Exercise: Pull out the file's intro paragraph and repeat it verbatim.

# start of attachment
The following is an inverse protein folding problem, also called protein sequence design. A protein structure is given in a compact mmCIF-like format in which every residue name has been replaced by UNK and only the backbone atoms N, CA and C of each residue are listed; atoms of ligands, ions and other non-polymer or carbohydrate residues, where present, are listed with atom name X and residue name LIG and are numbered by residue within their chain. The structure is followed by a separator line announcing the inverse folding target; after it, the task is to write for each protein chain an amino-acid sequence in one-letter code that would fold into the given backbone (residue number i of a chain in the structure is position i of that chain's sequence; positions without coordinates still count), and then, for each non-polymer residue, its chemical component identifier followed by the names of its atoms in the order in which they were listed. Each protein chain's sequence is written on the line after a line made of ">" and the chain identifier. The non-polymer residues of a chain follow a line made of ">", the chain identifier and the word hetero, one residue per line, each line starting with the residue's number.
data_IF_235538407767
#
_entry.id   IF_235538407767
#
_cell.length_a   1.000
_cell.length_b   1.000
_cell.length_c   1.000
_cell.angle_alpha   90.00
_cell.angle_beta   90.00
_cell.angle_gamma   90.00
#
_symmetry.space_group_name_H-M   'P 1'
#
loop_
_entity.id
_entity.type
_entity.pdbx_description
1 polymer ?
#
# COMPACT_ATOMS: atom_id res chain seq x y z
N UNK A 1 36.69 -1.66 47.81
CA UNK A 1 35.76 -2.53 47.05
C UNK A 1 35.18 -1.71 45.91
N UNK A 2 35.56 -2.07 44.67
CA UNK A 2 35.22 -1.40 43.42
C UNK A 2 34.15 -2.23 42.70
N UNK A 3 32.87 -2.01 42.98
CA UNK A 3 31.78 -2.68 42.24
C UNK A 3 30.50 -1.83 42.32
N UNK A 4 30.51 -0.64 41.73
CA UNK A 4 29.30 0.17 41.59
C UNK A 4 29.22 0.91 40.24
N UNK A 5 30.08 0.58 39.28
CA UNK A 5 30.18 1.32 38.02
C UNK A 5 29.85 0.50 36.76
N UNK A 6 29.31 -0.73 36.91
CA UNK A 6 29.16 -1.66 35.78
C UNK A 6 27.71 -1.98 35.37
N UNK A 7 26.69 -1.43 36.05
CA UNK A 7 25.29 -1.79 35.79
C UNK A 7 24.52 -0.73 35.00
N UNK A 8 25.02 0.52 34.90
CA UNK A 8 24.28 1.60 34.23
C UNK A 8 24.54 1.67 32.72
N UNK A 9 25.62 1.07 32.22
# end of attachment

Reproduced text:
The following is an inverse protein folding problem, also called protein sequence design. A protein structure is given in a compact mmCIF-like format in which every residue name has been replaced by UNK and only the backbone atoms N, CA and C of each residue are listed; atoms of ligands, ions and other non-polymer or carbohydrate residues, where present, are listed with atom name X and residue name LIG and are numbered by residue within their chain. The structure is followed by a separator line announcing the inverse folding target; after it, the task is to write for each protein chain an amino-acid sequence in one-letter code that would fold into the given backbone (residue number i of a chain in the structure is position i of that chain's sequence; positions without coordinates still count), and then, for each non-polymer residue, its chemical component identifier followed by the names of its atoms in the order in which they were listed. Each protein chain's sequence is written on the line after a line made of ">" and the chain identifier. The non-polymer residues of a chain follow a line made of ">", the chain identifier and the word hetero, one residue per line, each line starting with the residue's number.